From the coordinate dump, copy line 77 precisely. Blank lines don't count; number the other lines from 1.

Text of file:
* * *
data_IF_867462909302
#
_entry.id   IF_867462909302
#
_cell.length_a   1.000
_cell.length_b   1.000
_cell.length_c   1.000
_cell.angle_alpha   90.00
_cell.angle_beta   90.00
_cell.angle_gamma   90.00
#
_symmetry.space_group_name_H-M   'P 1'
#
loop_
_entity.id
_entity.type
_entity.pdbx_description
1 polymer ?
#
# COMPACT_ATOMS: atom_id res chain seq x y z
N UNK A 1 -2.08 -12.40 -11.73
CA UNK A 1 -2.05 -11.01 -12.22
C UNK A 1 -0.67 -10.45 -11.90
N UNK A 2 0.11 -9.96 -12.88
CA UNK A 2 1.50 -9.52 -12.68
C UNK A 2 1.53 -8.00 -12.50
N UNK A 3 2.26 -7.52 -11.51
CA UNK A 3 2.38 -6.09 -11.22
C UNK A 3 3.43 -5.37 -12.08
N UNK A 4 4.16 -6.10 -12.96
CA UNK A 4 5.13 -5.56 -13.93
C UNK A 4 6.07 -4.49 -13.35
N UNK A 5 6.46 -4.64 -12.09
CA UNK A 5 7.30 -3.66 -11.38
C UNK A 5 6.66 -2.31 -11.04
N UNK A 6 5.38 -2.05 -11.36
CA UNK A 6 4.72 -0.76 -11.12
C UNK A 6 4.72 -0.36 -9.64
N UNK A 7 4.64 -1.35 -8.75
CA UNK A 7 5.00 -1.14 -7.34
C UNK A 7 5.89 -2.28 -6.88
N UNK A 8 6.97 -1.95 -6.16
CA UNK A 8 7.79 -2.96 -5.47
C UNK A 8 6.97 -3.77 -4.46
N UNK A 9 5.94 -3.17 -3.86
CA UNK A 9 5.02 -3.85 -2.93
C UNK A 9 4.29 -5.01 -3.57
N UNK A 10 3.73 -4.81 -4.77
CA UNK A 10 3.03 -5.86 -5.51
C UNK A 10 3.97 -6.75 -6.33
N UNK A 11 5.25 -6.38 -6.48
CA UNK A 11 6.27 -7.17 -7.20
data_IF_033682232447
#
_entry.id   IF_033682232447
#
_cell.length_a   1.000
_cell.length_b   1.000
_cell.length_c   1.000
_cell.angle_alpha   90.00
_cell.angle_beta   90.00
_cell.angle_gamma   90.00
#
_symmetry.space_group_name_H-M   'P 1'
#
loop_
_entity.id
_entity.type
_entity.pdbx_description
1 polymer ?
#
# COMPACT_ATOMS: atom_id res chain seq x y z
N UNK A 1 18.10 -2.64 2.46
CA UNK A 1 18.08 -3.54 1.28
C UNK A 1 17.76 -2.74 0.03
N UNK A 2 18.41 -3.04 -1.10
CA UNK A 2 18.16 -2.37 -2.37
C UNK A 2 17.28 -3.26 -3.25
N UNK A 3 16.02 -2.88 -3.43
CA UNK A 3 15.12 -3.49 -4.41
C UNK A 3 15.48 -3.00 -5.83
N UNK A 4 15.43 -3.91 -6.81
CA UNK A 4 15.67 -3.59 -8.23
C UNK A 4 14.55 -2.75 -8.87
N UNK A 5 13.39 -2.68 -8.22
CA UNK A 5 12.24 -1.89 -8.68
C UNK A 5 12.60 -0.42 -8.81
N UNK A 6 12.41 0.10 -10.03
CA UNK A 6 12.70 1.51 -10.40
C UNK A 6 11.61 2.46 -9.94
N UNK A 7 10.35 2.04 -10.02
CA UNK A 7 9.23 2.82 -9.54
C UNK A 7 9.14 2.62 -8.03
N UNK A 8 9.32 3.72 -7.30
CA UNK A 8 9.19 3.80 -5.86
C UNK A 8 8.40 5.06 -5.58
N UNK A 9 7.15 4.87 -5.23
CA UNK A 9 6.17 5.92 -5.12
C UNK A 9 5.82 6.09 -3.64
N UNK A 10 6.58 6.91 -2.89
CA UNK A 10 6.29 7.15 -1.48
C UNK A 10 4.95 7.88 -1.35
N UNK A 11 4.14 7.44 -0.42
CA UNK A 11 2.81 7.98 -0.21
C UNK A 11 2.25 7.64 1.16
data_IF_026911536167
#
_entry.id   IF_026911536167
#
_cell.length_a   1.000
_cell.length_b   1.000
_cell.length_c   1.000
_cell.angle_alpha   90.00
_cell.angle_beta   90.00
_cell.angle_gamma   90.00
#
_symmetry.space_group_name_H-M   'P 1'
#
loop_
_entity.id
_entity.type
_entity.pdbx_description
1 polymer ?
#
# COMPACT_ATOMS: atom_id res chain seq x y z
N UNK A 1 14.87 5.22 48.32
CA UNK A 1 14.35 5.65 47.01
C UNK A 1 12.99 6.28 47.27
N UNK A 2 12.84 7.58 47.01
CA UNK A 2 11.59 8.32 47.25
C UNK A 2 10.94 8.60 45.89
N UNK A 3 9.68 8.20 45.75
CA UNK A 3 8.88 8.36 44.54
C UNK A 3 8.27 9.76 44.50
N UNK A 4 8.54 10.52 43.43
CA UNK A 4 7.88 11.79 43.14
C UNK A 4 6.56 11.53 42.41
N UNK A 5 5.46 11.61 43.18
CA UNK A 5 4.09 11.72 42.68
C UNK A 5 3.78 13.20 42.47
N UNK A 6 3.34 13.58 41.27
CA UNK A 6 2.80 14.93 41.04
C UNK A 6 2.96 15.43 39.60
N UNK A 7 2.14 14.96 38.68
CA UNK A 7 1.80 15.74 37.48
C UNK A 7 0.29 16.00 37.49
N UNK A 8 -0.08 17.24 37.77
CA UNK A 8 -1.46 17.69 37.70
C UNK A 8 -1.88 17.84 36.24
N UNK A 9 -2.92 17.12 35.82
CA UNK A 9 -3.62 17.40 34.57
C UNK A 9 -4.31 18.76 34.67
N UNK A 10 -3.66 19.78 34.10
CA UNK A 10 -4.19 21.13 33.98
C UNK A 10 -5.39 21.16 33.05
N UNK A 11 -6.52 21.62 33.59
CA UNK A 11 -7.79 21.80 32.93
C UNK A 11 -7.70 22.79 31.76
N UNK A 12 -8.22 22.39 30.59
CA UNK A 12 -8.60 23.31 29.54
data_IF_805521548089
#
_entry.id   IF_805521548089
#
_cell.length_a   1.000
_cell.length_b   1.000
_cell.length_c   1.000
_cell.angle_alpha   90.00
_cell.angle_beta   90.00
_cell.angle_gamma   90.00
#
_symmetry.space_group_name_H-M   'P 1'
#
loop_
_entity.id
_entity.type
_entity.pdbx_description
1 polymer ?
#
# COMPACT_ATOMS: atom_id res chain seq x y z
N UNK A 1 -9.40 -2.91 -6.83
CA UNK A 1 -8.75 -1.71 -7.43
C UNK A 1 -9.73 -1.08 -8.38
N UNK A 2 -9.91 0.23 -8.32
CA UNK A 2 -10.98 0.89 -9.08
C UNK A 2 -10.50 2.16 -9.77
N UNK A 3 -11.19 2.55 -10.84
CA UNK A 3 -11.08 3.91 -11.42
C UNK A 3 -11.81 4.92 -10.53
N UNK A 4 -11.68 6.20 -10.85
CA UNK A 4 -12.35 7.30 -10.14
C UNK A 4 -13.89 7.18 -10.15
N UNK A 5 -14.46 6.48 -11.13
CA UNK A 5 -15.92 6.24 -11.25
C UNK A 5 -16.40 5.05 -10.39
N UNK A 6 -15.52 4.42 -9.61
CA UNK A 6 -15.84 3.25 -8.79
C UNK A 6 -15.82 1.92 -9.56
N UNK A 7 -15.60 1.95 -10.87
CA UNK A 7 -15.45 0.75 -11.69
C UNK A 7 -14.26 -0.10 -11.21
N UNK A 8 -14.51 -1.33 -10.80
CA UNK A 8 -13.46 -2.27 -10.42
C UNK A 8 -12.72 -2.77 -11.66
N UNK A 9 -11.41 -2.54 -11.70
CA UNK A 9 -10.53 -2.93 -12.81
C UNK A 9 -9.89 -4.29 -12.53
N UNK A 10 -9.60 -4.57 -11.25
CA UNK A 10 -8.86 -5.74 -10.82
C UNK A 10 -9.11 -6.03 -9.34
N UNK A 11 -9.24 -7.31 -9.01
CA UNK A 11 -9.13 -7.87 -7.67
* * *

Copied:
CA UNK A 2 18.16 -2.37 -2.37